Still, just keeping the power on is the bare minimum expected of utilities. Here in Michigan, DTE Energy has invested in technology that transforms the customer experience—from apps that let users easily measure and manage their in-home power consumption, to the MIGreenPower program that enables residential and commercial customers to reduce their carbon footprint by drawing their energy from local renewable energy installations (wind and solar).
Consumers Gaining Power
As new competitors disrupt the utility market, consumers are gaining new options to access, share, and even monetize green energy. Australia-based Powerledger, for example, uses blockchain to enable peer-to-peer selling of green energy across the grid. The company has expanded this concept to create self-sufficient “energy communities,”5 where customers with rooftop solar panels make a profit by selling excess energy to their neighbors, who buy it at a price that’s cheaper than off the grid. It’s a powerful example of how innovation is occurring outside the traditional utility space and putting power into consumers’ hands. While examples like these are not yet common, they do introduce a new set of players into the energy equation and challenge conventional models of how, where, and by whom power can be generated and sold.
Governments (funded by taxed consumers and companies) are also becoming more involved in steering the public toward EV adoption. In Europe, regulators are strengthening CO2 emission standards and governments are offering bonus payments and tax perks to EV buyers—similar to the electric car tax credit in the U.S., which now goes up to $12,500 per EV. Once a car is purchased, however, the perks get more complicated. There isn’t any standard or best practice to incentivize vehicle-to-grid (V2G) technology, an innovation that enables consumers to sell the power stored in their car battery back to the grid. The UK’s energy regulation agency intends to expand V2G technology across the nation, and EV drivers could make about £700 per year selling power back to the grid. The collective impact is even more impressive. Early reports suggest that if enough EV drivers take advantage of V2G technology, the UK could avoid investing in new power plants with the equivalent generation capacity of 10 large nuclear power stations.6 By selling energy from their car batteries while they sleep, consumers could help power the grid’s future while pocketing a small profit.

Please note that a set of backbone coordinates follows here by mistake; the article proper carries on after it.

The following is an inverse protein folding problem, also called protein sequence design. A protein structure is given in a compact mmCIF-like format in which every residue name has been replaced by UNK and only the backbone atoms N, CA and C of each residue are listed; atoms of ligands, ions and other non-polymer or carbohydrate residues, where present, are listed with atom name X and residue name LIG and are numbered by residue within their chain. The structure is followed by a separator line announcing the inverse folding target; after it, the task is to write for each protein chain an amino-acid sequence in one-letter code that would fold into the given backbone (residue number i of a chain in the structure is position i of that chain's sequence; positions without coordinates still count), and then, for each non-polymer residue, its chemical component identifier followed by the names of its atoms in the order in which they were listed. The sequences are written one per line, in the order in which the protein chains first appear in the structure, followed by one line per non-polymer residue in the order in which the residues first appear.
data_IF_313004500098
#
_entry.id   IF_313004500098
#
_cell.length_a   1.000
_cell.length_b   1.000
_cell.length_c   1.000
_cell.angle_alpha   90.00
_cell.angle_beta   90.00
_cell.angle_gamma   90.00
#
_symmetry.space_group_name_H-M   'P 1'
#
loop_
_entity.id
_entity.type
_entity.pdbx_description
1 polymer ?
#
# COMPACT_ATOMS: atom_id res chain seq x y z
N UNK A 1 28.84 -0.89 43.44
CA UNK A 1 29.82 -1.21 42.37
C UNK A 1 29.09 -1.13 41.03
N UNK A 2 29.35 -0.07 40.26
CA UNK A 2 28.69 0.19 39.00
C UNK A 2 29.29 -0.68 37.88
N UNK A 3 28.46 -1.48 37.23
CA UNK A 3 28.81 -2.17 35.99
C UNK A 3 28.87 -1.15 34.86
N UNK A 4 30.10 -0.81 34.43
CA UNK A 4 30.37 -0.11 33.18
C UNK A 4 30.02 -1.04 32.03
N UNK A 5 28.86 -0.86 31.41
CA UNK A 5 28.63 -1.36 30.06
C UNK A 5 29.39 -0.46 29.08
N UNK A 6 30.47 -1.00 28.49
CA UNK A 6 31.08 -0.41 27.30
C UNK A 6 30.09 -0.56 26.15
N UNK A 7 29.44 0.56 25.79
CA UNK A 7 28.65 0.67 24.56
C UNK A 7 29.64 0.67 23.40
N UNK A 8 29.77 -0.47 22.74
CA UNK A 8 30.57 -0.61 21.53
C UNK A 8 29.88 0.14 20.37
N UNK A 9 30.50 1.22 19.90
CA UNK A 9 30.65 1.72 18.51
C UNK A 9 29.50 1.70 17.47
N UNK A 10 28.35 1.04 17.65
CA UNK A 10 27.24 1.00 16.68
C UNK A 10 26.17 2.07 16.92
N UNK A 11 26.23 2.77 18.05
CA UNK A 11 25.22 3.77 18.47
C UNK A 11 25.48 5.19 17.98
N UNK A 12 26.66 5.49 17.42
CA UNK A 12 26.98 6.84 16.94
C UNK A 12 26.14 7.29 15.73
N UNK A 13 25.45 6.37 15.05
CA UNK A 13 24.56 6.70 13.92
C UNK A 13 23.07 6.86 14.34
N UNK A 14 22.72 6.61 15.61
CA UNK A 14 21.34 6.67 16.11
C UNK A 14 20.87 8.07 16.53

The Future Is Electric
As energy companies, mobility companies, and consumers speed toward an electrified future, their fates are increasingly intertwined. All stakeholders need to engage with and learn from each other to solve the challenges they jointly face and make the most of the opportunities that lie ahead. The lessons learned will need to be applied across ecosystems: after all, it’s not just personal vehicles that are going green, but also boats, planes, trains, commercial fleet vehicles, air taxis, and virtually every other form of transportation.
Have you thought about your organization’s strategy for electrification? Start by considering the following:
- What do your customers want in their electrified future? Has your team considered conducting customer research or focus group panels to gather the collective voice of the customer?
- What performance frameworks have you established to assess impactful and effective touchpoints along your organization’s customer journey map?
- How are you collaborating with the broader group of ecosystems (government, financial, supply chain, etc.) in your community to ensure comprehensive success?